And then there are the oddities, situations where it’s unclear what would count as a principal residence and what wouldn’t. Michael Lee lists ownership as a trustee for a family member on a house in Vancouver (other than his residence), as does his spouse. His spouse also has a one-seventeenth interest in agricultural property in Langley.

Anne Kang and her spouse each own residential properties in Burnaby. Katrina Chen co-owns a residence in Vancouver with family and has a second home in Burnaby with her spouse. Ian Paton owns a home in Delta while his spouse owns one in Abbotsford.

George Heyman has a house in Vancouver, but with his spouse has a second house in Vancouver and a recreational property at an unspecified location in B.C.

Other properties are unlikely to be affected. Katrine Conroy has grazing land in the Kootenays, for example. John Rustad owns a wood lot license and four other pieces of rural property.

Several MLAs have interests in properties that are clearly out of reach of the tax. Doug Clovechok has an investment property in Calgary. Tracy Redies owns investment properties in Saskatoon and Virginia. Rick Glumac’s spouse has an investment property in Denver. Mike Farnworth has an investment property in the United Kingdom. Jagrup Brar has interests in properties in Alberta and India and Harry Bains has land in India.

– from ‘Many MLAs Have Personal Interest in Speculation Tax Hit’, Andrew MacLeod, The Tyee, 12 Mar 2018

File Under Tags: ‘Tolerant Vancouver Renter’ and ‘YouGottaBeKiddinMe’

“I’m an international student. When I moved here I asked for advice about the best place for me to live. I needed something close to my lab at VGH and also near to UBC, and Kitsilano sounded great. I was told to search on Craigslist, even though I’d heard it could be a bit sketchy. I thought, ‘How bad could it be’?

“The first apartments I viewed didn’t work out. They were closets downtown, or rooms separated in half by curtains. Then I found this house that seemed almost too good to be true. It was a great location, and the ad said that there were a few international people staying there. I never had a chance to Skype with the landlady, but we talked over Facebook Messenger. She seemed nice, and said that I’d have to pay a deposit right then. I did.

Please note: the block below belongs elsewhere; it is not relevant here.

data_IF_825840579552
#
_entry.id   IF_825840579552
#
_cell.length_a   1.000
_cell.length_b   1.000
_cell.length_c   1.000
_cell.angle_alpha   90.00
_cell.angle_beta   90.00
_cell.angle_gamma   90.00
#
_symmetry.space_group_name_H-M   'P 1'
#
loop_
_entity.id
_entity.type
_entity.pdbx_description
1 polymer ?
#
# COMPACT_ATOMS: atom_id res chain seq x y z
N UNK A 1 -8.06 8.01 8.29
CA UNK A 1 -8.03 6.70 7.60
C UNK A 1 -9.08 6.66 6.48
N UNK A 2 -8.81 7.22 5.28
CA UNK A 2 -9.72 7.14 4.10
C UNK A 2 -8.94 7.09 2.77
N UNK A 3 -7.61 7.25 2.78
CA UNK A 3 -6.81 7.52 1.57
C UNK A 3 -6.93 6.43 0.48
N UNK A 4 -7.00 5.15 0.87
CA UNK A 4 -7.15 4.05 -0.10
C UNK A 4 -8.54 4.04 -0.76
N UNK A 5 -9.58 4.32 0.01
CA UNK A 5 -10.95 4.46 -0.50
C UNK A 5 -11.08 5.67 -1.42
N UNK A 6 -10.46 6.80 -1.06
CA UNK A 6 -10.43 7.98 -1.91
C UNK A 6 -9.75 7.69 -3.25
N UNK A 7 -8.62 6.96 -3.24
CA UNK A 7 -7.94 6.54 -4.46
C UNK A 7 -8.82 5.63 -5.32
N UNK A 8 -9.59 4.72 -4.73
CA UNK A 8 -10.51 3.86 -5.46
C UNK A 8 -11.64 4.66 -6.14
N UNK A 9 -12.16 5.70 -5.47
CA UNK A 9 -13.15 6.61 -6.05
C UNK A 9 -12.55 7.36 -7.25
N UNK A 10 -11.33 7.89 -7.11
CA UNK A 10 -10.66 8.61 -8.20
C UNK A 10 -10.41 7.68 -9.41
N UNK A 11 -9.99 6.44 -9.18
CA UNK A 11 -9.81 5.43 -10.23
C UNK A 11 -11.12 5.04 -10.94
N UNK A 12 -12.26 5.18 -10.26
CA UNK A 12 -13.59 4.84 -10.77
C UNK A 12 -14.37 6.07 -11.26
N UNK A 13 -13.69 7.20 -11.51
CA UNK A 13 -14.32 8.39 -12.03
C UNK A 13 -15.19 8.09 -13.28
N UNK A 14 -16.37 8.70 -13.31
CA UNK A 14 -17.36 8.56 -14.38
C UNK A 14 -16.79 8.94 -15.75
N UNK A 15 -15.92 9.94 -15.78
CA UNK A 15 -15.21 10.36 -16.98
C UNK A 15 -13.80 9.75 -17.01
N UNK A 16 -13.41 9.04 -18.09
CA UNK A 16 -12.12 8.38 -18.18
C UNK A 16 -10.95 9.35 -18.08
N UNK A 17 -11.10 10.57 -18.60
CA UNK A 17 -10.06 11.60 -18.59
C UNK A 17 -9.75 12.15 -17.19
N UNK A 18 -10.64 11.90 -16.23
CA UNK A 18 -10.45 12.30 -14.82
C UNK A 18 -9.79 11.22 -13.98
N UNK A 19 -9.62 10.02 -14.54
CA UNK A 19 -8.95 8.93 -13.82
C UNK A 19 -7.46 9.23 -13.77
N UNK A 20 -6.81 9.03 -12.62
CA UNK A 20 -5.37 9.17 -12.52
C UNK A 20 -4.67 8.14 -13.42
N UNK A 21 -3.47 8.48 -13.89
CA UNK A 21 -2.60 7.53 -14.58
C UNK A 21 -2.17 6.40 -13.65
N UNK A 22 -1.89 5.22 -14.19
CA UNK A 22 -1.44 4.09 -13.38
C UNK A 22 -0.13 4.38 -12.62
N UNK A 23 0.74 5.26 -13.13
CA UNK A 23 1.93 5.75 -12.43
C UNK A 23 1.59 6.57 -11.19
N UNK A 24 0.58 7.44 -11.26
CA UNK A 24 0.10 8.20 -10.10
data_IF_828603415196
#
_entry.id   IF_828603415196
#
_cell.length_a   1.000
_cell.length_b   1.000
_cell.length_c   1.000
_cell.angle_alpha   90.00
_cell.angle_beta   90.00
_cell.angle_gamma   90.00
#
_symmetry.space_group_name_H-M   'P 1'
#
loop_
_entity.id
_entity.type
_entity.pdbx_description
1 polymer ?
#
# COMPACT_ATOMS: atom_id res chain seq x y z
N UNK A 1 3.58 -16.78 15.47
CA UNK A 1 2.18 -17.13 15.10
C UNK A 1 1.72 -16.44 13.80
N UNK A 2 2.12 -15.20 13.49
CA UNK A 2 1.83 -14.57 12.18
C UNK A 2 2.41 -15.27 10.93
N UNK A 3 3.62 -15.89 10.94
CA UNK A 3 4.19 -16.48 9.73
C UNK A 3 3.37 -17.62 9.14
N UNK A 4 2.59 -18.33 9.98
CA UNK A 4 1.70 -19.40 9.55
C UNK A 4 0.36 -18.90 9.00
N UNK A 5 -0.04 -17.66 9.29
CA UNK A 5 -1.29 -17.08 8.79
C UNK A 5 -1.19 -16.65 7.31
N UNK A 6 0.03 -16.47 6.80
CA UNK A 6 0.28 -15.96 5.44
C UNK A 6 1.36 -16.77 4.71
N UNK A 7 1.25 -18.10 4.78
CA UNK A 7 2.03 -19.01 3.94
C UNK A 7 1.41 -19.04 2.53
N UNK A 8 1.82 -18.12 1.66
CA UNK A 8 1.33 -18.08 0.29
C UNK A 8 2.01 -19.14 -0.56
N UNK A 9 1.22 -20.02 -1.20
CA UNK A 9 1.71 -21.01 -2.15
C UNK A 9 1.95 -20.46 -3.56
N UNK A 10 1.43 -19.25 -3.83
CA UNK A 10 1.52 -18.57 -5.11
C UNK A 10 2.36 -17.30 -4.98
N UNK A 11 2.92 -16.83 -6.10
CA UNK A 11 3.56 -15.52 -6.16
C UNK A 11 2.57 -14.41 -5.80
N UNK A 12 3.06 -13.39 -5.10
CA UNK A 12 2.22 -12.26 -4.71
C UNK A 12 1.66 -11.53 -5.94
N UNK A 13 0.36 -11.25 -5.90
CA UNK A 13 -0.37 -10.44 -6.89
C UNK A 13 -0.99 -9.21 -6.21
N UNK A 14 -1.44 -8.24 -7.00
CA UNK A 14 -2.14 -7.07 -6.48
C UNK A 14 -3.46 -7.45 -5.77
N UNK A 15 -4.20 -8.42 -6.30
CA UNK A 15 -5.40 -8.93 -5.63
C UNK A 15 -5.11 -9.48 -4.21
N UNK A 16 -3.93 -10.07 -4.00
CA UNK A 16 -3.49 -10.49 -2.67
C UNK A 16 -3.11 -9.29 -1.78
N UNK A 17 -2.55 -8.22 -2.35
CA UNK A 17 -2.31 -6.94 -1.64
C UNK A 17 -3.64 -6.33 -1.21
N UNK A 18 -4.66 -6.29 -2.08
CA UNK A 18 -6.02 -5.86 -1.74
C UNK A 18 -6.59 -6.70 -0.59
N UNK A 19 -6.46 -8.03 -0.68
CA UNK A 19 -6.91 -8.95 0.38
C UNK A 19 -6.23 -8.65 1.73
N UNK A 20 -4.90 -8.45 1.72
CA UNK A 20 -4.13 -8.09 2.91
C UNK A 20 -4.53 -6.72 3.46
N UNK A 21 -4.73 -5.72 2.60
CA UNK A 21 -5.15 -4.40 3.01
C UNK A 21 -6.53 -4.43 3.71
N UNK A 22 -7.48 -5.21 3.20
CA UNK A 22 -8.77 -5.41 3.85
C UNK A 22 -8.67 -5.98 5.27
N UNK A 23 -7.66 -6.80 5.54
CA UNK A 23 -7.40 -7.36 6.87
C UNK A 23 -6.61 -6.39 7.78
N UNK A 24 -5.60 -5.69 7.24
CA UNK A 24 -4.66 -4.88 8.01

“When I got there, I found that there were more than 10 people living in the house. It was the smallest place on the street, and it didn’t look like it could hold so many tenants, but somehow it did. I think there was supposed to be five bedrooms, but the landlady had made plywood or fake walls, and then pushed a lot of people in a big basement. During one month I was there, we had 14 people staying. It was cramped, but I’d paid my deposit so I thought I’d stick it out.

“The first few weeks were okay. Everyone there was really nice. No one locked the doors, and people didn’t steal from each other. It was quite hippie, but nice. The landlady wasn’t around a lot, and that was cool. But then it started getting weird.

“She started moving more and more of her stuff into the house, even though she didn’t live there. She kept taking things from us. At one point, we had a washing machine and a dryer, and then all of a sudden it vanished. We got a new one that we paid for, but she told us we couldn’t have it because the neighbours were complaining. I have a suspicion she took it and sold it.

“She kept pushing more and more people into the house until it didn’t feel safe. Out of nowhere, six new international people would suddenly show up. Some would just stay in a van on the front yard, and she would charge $500 a week just for the sake of having them somewhere. Every now and again, a random person would wander in, and when we asked them who they were, they said they were there to view a room. The landlady wouldn’t say they were coming round, and after we tried to call her, she’d tell us to show them the house even though we didn’t know which room they were meant to be seeing.

“What pushed me over my limit was when she started doing odd renovations and spray painting everything. I’d go down and look at the basement, and the whole place would suddenly be bright pink, and the door would be sprayed gold. Then half the bathroom would be silver. It was just so strange.

“I found out she wasn’t technically the landlord, but was acting as a property manager. The weird thing was that I paid rent to her 16-year-old son. He would meet me on a street with two big dogs, and I would give him an envelope of money. She didn’t want to have any electronic transfers or any documentation of the rent. I don’t think she wanted the money to be able to be traced. We didn’t know who owned the place, but it looked like she handed over the rent to a guy who would randomly pull up in a van about once a month.

“I was there for five months. I definitely stayed too long, but it was tough because everything else I saw wasn’t even a room—it was a wardrobe with a curtain—or it would be really far away from my work. It was hard to find something.

“I was glad when I finally left. I haven’t been by the house since, but it’s tempting to walk past and see if it’s still standing.”

– whole story from Renters of Vancouver: “I paid rent to her 16-year-old son”, Kate Wilson, Georgia Straight, 10 Mar 2018